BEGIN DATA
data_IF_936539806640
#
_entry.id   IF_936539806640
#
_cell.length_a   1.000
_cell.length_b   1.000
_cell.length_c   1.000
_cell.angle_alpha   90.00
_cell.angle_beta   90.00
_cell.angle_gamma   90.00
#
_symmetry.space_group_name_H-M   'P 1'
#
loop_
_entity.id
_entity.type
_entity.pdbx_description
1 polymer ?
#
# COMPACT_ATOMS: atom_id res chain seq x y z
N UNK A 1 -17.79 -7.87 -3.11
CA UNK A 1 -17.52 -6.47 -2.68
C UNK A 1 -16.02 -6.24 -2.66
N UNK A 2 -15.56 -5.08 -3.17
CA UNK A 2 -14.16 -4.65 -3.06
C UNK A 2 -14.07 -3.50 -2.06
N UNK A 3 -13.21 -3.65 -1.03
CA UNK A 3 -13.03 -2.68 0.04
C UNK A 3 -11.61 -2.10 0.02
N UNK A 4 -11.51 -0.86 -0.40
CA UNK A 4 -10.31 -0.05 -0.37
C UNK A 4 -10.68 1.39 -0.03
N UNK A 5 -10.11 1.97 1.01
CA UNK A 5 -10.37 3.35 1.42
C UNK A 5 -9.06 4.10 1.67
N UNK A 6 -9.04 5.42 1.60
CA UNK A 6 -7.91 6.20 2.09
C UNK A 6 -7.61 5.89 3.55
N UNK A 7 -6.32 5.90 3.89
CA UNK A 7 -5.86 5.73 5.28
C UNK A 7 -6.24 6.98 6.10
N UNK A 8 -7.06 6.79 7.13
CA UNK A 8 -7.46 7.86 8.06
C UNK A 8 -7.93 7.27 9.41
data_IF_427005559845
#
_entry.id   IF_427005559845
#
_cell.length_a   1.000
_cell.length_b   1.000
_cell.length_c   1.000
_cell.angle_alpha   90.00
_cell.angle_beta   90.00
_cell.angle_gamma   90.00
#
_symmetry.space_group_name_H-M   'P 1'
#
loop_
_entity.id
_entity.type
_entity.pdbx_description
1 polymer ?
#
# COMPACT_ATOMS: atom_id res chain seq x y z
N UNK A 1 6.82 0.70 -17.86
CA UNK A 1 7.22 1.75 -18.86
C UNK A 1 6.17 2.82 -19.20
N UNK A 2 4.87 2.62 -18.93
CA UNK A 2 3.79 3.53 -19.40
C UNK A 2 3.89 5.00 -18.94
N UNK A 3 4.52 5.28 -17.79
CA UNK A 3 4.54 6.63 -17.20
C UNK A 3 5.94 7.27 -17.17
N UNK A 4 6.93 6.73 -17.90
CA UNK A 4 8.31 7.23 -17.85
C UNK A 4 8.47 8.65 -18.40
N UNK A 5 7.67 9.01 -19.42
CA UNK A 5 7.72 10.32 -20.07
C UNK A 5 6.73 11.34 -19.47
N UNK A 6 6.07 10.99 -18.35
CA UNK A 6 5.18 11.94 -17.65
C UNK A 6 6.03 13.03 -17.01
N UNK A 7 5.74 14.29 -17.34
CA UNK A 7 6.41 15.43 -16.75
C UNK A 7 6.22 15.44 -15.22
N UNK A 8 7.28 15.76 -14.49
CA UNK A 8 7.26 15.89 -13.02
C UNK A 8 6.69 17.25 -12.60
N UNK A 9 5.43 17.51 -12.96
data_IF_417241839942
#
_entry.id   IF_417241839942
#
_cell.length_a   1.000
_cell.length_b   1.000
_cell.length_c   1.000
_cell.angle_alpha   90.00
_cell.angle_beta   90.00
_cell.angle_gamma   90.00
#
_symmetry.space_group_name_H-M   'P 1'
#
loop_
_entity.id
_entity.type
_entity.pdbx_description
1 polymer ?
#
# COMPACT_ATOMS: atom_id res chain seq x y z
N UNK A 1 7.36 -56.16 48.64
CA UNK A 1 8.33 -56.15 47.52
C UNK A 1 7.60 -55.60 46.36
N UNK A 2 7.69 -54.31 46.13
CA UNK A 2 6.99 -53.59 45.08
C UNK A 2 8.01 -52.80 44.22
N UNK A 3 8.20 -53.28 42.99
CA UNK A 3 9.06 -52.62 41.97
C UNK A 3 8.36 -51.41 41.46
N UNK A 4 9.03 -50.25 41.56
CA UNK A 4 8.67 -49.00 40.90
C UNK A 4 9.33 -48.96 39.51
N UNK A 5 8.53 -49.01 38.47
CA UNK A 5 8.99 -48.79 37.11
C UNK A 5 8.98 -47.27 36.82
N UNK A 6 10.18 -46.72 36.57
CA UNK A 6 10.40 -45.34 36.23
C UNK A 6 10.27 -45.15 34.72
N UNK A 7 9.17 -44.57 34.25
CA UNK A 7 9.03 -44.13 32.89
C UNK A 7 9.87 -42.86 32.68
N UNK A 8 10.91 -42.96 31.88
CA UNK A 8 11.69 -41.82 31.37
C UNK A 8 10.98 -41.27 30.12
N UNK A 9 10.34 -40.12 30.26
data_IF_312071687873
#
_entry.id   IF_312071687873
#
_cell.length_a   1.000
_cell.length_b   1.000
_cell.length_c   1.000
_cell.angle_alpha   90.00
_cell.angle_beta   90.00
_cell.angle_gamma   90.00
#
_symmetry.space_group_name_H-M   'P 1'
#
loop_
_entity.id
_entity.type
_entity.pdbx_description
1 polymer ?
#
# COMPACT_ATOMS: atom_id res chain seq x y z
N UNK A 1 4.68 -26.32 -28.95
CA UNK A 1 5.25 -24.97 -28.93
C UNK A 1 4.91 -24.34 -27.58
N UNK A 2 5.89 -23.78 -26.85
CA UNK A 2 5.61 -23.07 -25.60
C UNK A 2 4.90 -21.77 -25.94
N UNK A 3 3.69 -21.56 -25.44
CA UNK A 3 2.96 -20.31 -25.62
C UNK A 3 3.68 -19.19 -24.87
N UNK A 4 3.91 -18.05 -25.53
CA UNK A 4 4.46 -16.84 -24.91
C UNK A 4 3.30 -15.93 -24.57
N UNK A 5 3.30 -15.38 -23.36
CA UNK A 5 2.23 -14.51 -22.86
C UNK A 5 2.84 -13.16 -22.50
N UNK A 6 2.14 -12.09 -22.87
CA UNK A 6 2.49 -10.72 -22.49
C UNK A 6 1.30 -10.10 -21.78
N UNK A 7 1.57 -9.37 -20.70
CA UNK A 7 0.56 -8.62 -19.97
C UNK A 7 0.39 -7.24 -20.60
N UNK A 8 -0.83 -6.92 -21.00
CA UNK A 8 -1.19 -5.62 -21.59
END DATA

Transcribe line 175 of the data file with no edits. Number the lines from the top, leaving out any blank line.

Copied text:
C UNK A 7 0.39 -7.24 -20.60